A bill in the Ohio legislature that holds great promise for the financial future of students in the state lies dormant for now, which means at least one more class of Ohio students will miss out on fundamental money lessons that would help them get a firmer start in life.
The bill, which I helped champion, would require high school students in Ohio to pass a stand-alone, semester-long course on personal finance. It became cluttered and unfocused, and ultimately failed to address the key issue of establishing a stand-alone course. The effort is not dead; my hope is that a new bill will be unveiled in the spring session–one that directly calls for a stand-alone course and is not weighed down with other provisions that some lawmakers might find off-putting.
Ohio needs such a bill. I have used my standing in the state as an award-winning financial literacy teacher and notable advocate for financial education to push for a dedicated one-semester personal finance course. I testified before the Ohio House Education Committee in support of the bill, which passed easily. I was part of team that included retired Ohio Department of Education official Tom Rutan and Dan Navin of the Ohio Chamber of Commerce that testified before the state senate education committee, where the bill lost momentum.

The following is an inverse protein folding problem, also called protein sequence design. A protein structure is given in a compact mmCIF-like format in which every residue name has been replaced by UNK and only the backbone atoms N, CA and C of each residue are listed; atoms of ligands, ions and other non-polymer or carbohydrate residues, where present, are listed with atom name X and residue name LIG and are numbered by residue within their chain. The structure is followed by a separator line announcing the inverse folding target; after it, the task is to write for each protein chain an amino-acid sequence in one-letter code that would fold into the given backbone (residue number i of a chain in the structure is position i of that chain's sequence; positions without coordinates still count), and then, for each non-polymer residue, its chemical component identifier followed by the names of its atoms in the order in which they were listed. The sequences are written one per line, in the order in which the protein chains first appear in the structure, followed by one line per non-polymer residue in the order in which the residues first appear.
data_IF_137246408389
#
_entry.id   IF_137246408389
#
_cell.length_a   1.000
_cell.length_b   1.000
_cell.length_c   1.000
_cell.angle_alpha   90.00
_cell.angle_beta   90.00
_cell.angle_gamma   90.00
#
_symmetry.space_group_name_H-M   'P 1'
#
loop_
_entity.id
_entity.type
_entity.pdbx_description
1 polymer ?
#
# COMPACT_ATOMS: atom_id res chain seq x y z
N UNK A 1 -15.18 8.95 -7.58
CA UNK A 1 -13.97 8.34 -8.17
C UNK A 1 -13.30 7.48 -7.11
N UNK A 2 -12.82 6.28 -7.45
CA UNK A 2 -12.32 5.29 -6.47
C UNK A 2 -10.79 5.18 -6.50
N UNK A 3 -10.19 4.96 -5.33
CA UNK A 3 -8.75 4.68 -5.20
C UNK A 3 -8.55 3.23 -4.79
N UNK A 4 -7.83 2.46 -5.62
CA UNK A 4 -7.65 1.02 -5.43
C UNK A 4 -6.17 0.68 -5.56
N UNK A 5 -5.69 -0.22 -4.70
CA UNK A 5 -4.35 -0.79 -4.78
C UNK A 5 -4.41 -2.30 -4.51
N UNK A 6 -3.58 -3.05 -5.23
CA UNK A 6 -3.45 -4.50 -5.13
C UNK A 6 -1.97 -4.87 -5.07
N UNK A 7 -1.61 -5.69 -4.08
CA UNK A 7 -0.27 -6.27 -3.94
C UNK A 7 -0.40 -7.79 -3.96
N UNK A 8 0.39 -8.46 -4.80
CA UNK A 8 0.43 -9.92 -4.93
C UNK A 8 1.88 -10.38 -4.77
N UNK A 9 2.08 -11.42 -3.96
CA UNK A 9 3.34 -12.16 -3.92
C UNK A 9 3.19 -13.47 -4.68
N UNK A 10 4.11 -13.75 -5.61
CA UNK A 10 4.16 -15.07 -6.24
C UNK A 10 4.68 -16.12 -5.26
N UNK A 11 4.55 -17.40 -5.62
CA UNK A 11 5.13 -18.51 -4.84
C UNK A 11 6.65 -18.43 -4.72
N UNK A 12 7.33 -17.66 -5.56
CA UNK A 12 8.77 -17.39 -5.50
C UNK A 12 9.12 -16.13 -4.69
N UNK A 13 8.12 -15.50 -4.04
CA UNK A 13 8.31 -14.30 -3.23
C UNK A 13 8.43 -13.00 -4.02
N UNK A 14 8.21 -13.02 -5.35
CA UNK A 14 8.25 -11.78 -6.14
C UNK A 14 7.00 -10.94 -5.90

Now Ohio risks becoming yet another state that backtracks on its push for personal financial literacy for young people. Only last week the state of New Mexico eliminated two key positions that spell the end of a financial literacy program that had reached 5,000 students statewide.
Ohio’s existing financial literacy mandate is weak, calling only for coursework to be integrated into a math or social studies or some other class. Mandates falling short of a full-semester course devoted to personal finance are akin to window dressing in an empty store. They wind up leaving many kids to learn money management in the school of hard knocks.
The legislature’s failure to act this year means another class of Ohio students will make student loan decisions without first learning about student loans. They’ll learn about payday loans from flashy commercials and may forgo targeted savings goals because they believe saving what’s left at the end of the month works fine. They may opt out of their 401(k) plan and miss out on their company’s match because they never learned how compound returns could improve their future lives. They might believe the myth that all credit cards are bad and misunderstand the impact on their credit score of just a few late payments.
My frustration is shared by many who are trying to make a difference in the financial future of millions of young adults. I’d like to believe that recent setbacks such as the ones in Ohio and New Mexico are outweighed by spurts of progress—or at least by the hope of progress that makes the agony of persistence worthwhile. Collectively, we proceed on that basis.